The increase in the number of people dying prematurely from exposure to air pollution was the highest in cities in South Asia.
In India, it caused an estimated 1,00,000 premature deaths in Mumbai, Bangalore, Kolkata, Hyderabad, Chennai, Surat, Pune and Ahmedabad, according to a study.
Around 1,80,000 avoidable deaths over 14 years in fast-growing tropical cities were caused by a rapid rise in emerging air pollution, a study led by researchers at the University of Birmingham and UCL has revealed.
The international team of scientists aimed to address data gaps in air quality for 46 future megacities in Africa, Asia and the Middle East using space-based observations from instruments onboard NASA and European Space Agency (ESA) satellites for 2005 to 2018.
Cities analysed in the study were:
Africa: Abidjan, Abuja, Addis Ababa, Antananarivo, Bamako, Blantyre, Conakry, Dakar, Dar es Salaam, Ibadan, Kaduna, Kampala, Kano, Khartoum, Kigali, Kinshasa, Lagos, Lilongwe, Luanda, Lubumbashi, Lusaka, Mombasa, N'Djamena, Nairobi, Niamey and Ouagadougou.
South Asia: Ahmedabad, Bengaluru, Chennai, Chittagong, Dhaka, Hyderabad, Karachi, Kolkata, Mumbai, Pune and Surat.
Southeast Asia: Bangkok, Hanoi, Ho Chi Minh City, Jakarta, Manila, Phnom Penh and Yangon.
Middle East: Riyadh and Sana'a.
Published on April 8 in Science Advances, the study reveals rapid degradation in air quality and increases in urban exposure to air pollutants hazardous to health.
Across all the cities, the authors found significant annual increases in pollutants directly hazardous to health of up to 14 per cent for nitrogen dioxide (NO2) and up to eight per cent for fine particles (PM2.5), as well as increases in precursors of PM2.5 of up to 12 per cent for ammonia and up to 11 per cent for reactive volatile organic compounds.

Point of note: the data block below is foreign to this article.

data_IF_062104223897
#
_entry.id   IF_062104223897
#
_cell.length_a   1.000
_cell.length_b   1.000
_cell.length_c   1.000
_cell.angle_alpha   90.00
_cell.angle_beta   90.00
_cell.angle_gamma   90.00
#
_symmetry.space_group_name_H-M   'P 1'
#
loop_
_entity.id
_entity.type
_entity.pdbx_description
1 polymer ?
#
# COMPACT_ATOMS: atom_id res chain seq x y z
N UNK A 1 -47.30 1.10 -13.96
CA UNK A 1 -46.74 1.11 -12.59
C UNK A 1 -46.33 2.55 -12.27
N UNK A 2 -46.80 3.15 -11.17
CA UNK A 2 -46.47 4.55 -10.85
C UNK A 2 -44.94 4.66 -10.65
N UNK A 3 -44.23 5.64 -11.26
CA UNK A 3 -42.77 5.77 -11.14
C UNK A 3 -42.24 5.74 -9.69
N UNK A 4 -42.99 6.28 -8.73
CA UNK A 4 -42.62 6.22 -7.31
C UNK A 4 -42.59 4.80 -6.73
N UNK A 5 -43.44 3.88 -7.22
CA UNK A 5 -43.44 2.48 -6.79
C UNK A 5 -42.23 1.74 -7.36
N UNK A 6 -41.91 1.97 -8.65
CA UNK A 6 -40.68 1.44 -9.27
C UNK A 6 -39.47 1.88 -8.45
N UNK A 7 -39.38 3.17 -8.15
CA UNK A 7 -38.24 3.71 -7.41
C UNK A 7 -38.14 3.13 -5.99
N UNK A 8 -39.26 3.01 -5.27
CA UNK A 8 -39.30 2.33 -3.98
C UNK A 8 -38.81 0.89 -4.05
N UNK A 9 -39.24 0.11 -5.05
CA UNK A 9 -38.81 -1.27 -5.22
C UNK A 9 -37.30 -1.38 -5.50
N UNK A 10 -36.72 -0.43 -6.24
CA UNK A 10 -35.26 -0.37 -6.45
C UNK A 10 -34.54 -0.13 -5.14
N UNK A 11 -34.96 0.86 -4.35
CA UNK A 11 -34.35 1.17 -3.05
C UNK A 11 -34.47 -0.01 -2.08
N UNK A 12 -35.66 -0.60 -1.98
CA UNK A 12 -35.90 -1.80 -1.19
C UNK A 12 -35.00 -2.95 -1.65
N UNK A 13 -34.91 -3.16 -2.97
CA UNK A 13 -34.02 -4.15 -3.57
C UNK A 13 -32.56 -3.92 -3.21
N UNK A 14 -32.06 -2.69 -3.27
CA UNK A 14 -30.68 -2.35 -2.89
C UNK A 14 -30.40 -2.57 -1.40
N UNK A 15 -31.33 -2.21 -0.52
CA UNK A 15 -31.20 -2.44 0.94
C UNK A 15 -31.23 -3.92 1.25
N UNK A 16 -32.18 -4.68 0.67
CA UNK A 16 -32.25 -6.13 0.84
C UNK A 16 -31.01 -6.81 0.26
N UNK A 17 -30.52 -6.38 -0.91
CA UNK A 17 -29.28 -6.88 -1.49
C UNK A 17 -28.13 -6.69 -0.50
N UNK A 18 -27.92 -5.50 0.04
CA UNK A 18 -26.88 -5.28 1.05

The researchers attributed this rapid degradation in air quality to emerging industries and residential sources like road traffic, waste burning, and widespread use of charcoal and fuelwood.
Lead author Karn Vohra (UCL Geography), who completed the study as a PhD student at the University of Birmingham, said: "Open burning of biomass for land clearance and agricultural waste disposal has in the past overwhelmingly dominated air pollution in the tropics.
"Our analysis suggests we're entering a new era of air pollution in these cities, with some experiencing rates of degradation in a year that other cities experience in a decade."
The scientists also found 1.5 to four-fold increases in urban population exposure to air pollution over the study period in 40 of the 46 cities for NO2 and 33 of the 46 cities for PM2.5, caused by a combination of population growth and rapid deterioration in air quality.
According to the study, the increase in the number of people dying prematurely from exposure to air pollution was highest in cities in South Asia, in particular Dhaka in Bangladesh (totalling 24,000 people), and the Indian cities of Mumbai, Bangalore, Kolkata, Hyderabad, Chennai, Surat, Pune and Ahmedabad (totalling 1,00,000 people).
The researchers say that while the number of deaths in tropical cities in Africa are currently lower due to recent improvements in healthcare across the continent resulting in a decline in overall premature mortality, the worst effects of air pollution on health will likely occur in the coming decades.
Study co-author Eloise Marais (UCL Geography) said: "We continue to shift air pollution from one region to the next, rather than learning from errors of the past and ensuring rapid industrialisation and economic development don't harm public health.
"We hope our results will incentivise preventative action in the tropics."
The study was funded by a University of Birmingham Global Challenges PhD Studentship awarded to Vohra and a NERC/EPSRC grant awarded to Marais.
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